IMAX roars into the multiplex

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IMAX roars into the multiplex

Some 10 years after multiplex chain theaters with bigger seats and screens were first introduced here, movie theaters are again seeking to upgrade their services. This time its with super-sized screens and 3-D films.
The nation’s major multiplex chain CJ CGV is the first to upgrade by introducing new IMAX theaters in Yongsan and Incheon. The first feature shown on the ginormous screens is “Harry Potter and the Goblet of Fire: The IMAX Experience” which opened concurrent with the conventional version last week.
IMAX theaters such as the one in the 63 Building in Yeoido are generally known here for showing only documentaries. But CJ CGV officials say its multiplexes will now be showing many Hollywood’s blockbusters on IMAX widescreens that are approximately twice the size of conventional theater screens.
IMAX’s new digital re-mastering technology makes it possible for 35 mm films to be transformed into the IMAX format, said Park Dong-ho, president of CJ CGV last week at a CGV-IMAX sample screening.
Larry O’Reilly, the IMAX executive vice president of theater development, explained that when the film goes through the digital re-mastering process, the picture quality becomes 10 times better than the original version because when each frame is blown up to the IMAX format (15 perforation, 70 mm film), the grains are digitally removed, edges sharpened and the color contrast is readjusted.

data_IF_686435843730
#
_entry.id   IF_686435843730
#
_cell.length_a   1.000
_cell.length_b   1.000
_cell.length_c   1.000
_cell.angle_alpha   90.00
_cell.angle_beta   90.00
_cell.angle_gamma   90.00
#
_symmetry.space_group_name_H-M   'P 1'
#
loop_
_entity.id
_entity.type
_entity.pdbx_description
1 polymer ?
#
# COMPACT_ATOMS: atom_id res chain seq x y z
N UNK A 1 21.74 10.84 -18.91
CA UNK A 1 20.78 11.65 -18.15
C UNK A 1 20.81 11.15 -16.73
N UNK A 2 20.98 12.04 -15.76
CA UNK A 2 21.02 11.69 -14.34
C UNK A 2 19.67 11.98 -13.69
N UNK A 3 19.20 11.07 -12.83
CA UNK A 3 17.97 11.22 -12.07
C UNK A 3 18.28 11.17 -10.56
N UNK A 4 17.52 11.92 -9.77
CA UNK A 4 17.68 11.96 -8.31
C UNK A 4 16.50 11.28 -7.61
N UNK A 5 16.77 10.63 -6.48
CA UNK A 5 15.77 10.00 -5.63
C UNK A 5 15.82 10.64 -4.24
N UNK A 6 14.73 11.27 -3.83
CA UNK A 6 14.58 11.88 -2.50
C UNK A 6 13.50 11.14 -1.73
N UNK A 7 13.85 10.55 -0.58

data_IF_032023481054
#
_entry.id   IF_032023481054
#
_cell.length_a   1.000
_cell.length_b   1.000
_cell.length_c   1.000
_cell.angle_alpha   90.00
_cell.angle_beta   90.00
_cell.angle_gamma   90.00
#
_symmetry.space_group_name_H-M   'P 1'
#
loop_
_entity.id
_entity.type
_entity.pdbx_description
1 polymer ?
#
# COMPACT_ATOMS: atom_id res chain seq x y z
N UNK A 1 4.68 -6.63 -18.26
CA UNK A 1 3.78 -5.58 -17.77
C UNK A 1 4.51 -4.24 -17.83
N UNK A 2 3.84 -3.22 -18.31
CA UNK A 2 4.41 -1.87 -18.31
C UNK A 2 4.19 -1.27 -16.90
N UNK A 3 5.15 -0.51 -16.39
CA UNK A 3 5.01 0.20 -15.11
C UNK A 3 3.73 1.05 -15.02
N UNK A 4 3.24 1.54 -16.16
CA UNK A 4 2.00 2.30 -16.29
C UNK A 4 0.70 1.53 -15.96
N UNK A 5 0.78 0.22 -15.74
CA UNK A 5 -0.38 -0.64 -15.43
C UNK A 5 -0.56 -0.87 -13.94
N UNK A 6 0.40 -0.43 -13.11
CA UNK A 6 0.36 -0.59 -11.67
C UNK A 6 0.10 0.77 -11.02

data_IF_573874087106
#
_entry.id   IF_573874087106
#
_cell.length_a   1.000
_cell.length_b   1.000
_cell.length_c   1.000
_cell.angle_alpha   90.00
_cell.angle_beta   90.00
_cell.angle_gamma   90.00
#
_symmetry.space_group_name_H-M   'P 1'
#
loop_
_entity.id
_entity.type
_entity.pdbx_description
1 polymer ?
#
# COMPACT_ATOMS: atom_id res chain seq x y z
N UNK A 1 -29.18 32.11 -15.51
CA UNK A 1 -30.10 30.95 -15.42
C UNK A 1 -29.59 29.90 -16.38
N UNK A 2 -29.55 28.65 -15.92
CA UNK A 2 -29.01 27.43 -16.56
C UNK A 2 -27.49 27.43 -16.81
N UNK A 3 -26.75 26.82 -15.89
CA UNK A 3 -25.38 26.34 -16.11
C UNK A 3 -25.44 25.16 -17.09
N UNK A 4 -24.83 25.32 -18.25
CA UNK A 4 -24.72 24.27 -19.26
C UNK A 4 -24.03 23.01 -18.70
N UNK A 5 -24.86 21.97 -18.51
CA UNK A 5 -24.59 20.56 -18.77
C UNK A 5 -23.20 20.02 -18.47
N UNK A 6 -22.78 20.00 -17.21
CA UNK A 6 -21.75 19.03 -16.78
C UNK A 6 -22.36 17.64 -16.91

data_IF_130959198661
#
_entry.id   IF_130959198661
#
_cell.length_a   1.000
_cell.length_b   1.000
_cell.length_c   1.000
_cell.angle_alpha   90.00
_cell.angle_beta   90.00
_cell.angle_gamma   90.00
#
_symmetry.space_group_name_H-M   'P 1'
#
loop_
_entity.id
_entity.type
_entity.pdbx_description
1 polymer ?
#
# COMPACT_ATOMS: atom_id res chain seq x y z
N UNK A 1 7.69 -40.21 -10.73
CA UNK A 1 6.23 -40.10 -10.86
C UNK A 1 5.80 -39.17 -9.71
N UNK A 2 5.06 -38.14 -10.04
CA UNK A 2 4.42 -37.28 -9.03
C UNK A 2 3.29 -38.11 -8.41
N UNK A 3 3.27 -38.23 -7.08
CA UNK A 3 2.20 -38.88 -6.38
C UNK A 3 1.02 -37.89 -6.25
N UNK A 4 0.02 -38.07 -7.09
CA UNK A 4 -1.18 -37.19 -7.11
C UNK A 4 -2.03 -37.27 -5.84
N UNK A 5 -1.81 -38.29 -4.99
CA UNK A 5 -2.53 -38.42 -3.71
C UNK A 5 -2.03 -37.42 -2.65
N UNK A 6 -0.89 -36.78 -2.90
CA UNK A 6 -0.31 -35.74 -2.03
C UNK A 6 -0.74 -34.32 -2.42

In a special press screening of “Harry Potter and the Goblet of Fire: The IMAX Experience” the quality was clearly better.
The widescreen is tilted five degrees toward the audience to maximize each scene’s “reality,” so when Harry Potter (Daniel Radcliffe) took part in the Triwizard tournament, the flying scene was almost overwhelming as the screen seemed to pull viewers into it, while the underwater scene gave that similar twitch of excitement you would feel watching a 3D film despite this being a mere 2D rendering.
However, several well-known 3D IMAX films (which require the audience to wear 3D glasses) will be introduced in Korea from early next year.
The 3D adventures “T-Rex,” “Into the Deep,” “Space Station,” “NASCAR” and “Nutcracker” are a few that have already been produced by IMAX and Warner Bros. Pictures, while upcoming 3D films for 2006 include the animated movies “The Ant Bully” and “Happy Feet.”
By 2007, CJ CGV is planning to open six more IMAX theaters in Ilsan, Wangsimni, Daegu and Gwangju, said a CGV official.
The digitally re-mastered IMAX “Harry Potter” costs 10,000 won ($10) to see. Upcoming 3D films will be 14,000 won. Movie prices in Korea are usually around 8,000 won.
Because there is currently only one IMAX screen in each CGV theater, the company plans to rotate two to three different films per day for each IMAX screen.
While many are excited by the thought of experiencing this enhanced cinematic technology, some have expressed concern as to whether CJ CGV will acquire enough IMAX films to show regularly. The process of re-mastering each film into an IMAX format takes about two months and costs more than 2 billion won ($2 million).
Some people even sounded a warning note. “If they can’t show specially designated films for the IMAX format, the new theaters will just be used for showing regular, conventional films,” said a film business executive. “Those films will look very funny because they won’t be able to fill up the wider screens.”

by Lee Min-a
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